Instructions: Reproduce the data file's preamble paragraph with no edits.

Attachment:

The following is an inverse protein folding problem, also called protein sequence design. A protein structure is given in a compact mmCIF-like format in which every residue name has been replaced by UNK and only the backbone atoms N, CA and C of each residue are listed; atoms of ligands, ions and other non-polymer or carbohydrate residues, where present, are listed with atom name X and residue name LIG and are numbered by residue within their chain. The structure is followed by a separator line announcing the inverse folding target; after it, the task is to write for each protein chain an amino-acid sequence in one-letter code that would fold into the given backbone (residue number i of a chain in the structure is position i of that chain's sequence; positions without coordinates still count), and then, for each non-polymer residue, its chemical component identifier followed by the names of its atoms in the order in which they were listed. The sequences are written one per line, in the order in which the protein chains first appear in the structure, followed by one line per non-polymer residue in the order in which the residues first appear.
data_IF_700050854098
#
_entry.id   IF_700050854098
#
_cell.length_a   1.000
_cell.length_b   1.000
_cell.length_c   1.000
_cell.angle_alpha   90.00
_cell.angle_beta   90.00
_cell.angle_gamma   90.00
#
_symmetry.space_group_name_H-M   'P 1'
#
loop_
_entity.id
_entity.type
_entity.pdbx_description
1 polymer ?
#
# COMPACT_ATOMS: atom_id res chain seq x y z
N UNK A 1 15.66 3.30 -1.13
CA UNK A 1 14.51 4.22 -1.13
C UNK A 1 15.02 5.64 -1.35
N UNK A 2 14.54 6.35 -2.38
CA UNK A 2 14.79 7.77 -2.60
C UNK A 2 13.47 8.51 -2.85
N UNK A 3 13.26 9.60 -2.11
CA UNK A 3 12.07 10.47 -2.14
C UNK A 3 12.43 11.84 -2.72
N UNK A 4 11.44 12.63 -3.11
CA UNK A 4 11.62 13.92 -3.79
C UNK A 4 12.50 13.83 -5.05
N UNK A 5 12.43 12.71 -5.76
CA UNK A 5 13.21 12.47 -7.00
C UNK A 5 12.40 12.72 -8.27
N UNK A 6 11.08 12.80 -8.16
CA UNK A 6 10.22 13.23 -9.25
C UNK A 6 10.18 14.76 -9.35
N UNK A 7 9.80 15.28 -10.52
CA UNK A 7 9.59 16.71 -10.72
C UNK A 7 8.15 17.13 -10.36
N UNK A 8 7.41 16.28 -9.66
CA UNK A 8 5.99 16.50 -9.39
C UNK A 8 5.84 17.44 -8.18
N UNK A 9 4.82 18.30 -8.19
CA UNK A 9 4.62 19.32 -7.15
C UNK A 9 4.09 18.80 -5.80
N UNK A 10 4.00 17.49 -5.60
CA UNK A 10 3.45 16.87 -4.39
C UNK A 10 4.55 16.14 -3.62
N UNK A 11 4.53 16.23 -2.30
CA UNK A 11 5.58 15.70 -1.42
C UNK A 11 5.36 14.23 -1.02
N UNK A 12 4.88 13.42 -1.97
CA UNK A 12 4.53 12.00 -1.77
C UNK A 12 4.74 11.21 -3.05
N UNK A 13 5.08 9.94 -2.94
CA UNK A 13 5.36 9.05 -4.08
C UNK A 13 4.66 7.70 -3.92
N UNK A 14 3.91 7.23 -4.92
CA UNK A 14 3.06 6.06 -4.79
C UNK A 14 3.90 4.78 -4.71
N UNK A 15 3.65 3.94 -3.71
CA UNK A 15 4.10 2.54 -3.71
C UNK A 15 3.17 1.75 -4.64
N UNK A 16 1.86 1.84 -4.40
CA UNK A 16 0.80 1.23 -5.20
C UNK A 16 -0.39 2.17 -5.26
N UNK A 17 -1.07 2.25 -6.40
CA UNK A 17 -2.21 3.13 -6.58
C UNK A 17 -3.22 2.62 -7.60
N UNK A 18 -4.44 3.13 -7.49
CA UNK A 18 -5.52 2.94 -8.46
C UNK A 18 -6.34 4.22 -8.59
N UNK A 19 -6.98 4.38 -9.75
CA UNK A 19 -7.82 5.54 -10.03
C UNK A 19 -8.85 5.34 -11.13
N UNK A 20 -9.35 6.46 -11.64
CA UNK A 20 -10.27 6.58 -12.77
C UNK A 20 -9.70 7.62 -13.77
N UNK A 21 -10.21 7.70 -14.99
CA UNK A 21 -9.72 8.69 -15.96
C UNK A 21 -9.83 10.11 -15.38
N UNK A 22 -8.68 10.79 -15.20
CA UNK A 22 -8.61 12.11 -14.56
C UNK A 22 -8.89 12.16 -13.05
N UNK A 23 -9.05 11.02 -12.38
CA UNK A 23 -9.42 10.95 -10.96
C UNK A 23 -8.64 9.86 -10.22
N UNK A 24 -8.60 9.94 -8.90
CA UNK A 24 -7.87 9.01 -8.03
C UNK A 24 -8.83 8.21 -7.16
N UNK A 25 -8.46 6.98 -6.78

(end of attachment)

The following is an inverse protein folding problem, also called protein sequence design. A protein structure is given in a compact mmCIF-like format in which every residue name has been replaced by UNK and only the backbone atoms N, CA and C of each residue are listed; atoms of ligands, ions and other non-polymer or carbohydrate residues, where present, are listed with atom name X and residue name LIG and are numbered by residue within their chain. The structure is followed by a separator line announcing the inverse folding target; after it, the task is to write for each protein chain an amino-acid sequence in one-letter code that would fold into the given backbone (residue number i of a chain in the structure is position i of that chain's sequence; positions without coordinates still count), and then, for each non-polymer residue, its chemical component identifier followed by the names of its atoms in the order in which they were listed. The sequences are written one per line, in the order in which the protein chains first appear in the structure, followed by one line per non-polymer residue in the order in which the residues first appear.